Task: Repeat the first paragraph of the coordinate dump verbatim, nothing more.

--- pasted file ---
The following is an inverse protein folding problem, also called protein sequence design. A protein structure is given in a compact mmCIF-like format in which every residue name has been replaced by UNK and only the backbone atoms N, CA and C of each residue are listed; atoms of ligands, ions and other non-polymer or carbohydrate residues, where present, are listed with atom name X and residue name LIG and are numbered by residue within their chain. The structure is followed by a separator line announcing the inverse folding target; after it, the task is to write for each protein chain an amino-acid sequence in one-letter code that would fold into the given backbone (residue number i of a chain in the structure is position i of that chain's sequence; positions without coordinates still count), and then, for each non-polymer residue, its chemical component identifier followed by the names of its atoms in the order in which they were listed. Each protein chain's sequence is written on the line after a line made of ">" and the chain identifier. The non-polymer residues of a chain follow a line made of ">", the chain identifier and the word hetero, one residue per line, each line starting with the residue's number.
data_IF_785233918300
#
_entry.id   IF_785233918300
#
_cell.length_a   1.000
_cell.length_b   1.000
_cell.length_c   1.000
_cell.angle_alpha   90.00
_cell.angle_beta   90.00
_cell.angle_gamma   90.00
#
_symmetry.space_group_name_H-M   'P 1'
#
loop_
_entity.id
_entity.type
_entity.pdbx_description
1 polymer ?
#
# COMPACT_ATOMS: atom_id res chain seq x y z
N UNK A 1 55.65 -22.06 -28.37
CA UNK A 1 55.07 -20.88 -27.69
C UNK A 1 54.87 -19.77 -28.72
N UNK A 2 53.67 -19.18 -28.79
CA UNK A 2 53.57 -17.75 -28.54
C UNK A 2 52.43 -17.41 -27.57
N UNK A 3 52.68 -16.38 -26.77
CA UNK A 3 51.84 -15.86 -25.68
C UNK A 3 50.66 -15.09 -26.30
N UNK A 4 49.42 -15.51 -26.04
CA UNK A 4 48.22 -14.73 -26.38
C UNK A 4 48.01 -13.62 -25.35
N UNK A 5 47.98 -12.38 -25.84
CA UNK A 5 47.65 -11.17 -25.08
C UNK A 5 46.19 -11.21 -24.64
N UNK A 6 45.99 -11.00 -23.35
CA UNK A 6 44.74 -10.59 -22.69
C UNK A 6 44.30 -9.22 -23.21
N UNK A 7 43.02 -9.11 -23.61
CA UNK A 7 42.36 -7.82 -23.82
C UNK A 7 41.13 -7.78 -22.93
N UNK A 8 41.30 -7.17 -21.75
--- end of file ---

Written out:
The following is an inverse protein folding problem, also called protein sequence design. A protein structure is given in a compact mmCIF-like format in which every residue name has been replaced by UNK and only the backbone atoms N, CA and C of each residue are listed; atoms of ligands, ions and other non-polymer or carbohydrate residues, where present, are listed with atom name X and residue name LIG and are numbered by residue within their chain. The structure is followed by a separator line announcing the inverse folding target; after it, the task is to write for each protein chain an amino-acid sequence in one-letter code that would fold into the given backbone (residue number i of a chain in the structure is position i of that chain's sequence; positions without coordinates still count), and then, for each non-polymer residue, its chemical component identifier followed by the names of its atoms in the order in which they were listed. Each protein chain's sequence is written on the line after a line made of ">" and the chain identifier. The non-polymer residues of a chain follow a line made of ">", the chain identifier and the word hetero, one residue per line, each line starting with the residue's number.